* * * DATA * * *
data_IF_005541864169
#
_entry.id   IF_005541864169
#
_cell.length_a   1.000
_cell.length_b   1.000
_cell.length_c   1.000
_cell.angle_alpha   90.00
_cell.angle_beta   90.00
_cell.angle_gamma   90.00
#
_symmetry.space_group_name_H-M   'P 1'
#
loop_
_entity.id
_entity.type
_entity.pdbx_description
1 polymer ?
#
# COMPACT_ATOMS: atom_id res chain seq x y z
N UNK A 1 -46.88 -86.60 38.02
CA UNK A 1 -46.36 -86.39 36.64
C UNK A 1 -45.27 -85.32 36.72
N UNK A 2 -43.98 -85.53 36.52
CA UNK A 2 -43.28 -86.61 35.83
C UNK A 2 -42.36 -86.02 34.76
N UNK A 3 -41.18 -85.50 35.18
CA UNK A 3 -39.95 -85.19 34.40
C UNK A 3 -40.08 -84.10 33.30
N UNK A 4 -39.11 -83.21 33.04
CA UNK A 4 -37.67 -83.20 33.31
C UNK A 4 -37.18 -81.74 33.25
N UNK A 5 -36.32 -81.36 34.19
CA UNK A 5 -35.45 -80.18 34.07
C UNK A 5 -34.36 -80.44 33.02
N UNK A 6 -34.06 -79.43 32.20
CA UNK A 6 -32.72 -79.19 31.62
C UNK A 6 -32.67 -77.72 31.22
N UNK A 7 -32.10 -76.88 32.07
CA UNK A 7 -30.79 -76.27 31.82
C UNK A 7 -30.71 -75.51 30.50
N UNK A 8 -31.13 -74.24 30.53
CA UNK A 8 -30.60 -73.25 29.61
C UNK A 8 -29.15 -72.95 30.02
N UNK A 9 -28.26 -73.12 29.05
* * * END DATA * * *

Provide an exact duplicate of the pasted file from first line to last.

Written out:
data_IF_005541864169
#
_entry.id   IF_005541864169
#
_cell.length_a   1.000
_cell.length_b   1.000
_cell.length_c   1.000
_cell.angle_alpha   90.00
_cell.angle_beta   90.00
_cell.angle_gamma   90.00
#
_symmetry.space_group_name_H-M   'P 1'
#
loop_
_entity.id
_entity.type
_entity.pdbx_description
1 polymer ?
#
# COMPACT_ATOMS: atom_id res chain seq x y z
N UNK A 1 -46.88 -86.60 38.02
CA UNK A 1 -46.36 -86.39 36.64
C UNK A 1 -45.27 -85.32 36.72
N UNK A 2 -43.98 -85.53 36.52
CA UNK A 2 -43.28 -86.61 35.83
C UNK A 2 -42.36 -86.02 34.76
N UNK A 3 -41.18 -85.50 35.18
CA UNK A 3 -39.95 -85.19 34.40
C UNK A 3 -40.08 -84.10 33.30
N UNK A 4 -39.11 -83.21 33.04
CA UNK A 4 -37.67 -83.20 33.31
C UNK A 4 -37.18 -81.74 33.25
N UNK A 5 -36.32 -81.36 34.19
CA UNK A 5 -35.45 -80.18 34.07
C UNK A 5 -34.36 -80.44 33.02
N UNK A 6 -34.06 -79.43 32.20
CA UNK A 6 -32.72 -79.19 31.62
C UNK A 6 -32.67 -77.72 31.22
N UNK A 7 -32.10 -76.88 32.07
CA UNK A 7 -30.79 -76.27 31.82
C UNK A 7 -30.71 -75.51 30.50
N UNK A 8 -31.13 -74.24 30.53
CA UNK A 8 -30.60 -73.25 29.61
C UNK A 8 -29.15 -72.95 30.02
N UNK A 9 -28.26 -73.12 29.05